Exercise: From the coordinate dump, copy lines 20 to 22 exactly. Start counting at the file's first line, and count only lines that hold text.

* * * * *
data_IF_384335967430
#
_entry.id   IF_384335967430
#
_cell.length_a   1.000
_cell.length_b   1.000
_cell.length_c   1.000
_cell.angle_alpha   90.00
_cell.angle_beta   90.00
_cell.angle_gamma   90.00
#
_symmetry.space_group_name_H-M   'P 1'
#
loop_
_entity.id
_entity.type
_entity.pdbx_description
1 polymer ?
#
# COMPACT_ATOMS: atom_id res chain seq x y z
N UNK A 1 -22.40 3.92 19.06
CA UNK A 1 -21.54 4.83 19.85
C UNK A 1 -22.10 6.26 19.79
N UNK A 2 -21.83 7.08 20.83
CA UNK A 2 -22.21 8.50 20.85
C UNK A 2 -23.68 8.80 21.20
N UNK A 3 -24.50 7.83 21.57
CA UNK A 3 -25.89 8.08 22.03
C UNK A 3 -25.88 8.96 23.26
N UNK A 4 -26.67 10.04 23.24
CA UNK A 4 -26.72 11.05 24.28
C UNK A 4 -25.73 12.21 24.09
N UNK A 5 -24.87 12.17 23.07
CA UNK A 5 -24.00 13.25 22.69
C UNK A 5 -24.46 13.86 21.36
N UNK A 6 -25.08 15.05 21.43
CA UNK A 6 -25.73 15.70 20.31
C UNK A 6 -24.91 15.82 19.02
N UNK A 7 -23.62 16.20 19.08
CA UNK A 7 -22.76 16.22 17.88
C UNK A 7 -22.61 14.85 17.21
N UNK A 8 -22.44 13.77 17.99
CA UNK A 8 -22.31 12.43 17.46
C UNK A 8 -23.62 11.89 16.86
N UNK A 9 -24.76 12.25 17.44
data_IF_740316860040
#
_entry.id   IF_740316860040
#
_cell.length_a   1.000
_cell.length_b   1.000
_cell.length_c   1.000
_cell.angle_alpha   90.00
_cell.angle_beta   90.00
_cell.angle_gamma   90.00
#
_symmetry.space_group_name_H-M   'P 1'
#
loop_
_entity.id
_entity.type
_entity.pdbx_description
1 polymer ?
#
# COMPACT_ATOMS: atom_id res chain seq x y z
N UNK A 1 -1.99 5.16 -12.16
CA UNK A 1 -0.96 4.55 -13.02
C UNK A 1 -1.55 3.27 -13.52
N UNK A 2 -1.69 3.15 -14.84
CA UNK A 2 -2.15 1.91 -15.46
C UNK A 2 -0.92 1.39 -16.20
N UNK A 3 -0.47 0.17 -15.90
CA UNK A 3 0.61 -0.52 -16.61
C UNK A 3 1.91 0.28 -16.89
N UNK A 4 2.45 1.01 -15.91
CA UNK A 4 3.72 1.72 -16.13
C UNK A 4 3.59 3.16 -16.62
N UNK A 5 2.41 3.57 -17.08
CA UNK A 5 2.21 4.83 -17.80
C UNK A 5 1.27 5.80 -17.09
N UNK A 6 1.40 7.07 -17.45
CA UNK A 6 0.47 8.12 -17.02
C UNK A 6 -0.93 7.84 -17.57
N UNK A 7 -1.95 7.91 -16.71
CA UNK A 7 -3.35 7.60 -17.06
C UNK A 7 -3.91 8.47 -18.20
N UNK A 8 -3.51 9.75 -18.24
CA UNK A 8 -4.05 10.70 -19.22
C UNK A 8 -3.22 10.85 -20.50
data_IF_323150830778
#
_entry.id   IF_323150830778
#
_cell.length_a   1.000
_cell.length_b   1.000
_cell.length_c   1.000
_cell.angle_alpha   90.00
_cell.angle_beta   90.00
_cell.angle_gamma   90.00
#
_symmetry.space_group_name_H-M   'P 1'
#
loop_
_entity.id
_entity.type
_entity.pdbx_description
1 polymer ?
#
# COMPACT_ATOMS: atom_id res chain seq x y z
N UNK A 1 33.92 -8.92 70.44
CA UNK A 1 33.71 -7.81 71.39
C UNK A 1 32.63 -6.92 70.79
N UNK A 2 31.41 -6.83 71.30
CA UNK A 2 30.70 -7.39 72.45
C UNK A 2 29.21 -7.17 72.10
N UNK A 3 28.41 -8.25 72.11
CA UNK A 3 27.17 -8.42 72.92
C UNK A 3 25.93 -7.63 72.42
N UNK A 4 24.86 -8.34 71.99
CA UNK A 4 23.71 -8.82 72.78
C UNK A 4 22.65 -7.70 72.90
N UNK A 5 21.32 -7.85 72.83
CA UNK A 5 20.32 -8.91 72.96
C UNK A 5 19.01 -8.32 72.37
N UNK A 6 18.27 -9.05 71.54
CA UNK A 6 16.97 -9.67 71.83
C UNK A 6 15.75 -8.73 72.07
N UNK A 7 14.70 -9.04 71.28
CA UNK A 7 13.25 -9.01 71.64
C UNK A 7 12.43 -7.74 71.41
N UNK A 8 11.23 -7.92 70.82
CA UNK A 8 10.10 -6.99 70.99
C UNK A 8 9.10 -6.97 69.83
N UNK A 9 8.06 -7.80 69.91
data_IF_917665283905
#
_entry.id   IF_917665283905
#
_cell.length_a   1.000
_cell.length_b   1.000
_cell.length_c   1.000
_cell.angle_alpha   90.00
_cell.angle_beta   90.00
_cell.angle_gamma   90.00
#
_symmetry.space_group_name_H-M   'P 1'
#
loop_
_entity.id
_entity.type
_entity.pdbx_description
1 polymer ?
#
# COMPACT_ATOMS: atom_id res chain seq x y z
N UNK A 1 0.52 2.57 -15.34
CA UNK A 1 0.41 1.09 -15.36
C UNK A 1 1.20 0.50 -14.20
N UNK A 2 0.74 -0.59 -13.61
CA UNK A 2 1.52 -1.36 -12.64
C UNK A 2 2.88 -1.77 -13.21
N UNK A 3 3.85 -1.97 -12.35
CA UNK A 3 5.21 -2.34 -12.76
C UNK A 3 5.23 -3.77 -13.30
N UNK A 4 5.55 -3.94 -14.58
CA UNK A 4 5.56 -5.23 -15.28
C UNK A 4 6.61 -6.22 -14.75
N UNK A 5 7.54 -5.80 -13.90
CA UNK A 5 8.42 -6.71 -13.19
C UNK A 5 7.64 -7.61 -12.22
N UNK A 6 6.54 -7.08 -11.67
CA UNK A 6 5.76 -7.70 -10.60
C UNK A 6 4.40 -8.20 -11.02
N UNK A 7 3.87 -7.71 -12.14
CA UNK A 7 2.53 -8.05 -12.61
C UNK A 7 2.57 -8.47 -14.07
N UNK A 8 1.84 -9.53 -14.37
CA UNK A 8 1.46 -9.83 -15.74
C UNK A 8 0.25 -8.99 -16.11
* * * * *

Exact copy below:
# COMPACT_ATOMS: atom_id res chain seq x y z
N UNK A 1 -22.40 3.92 19.06
CA UNK A 1 -21.54 4.83 19.85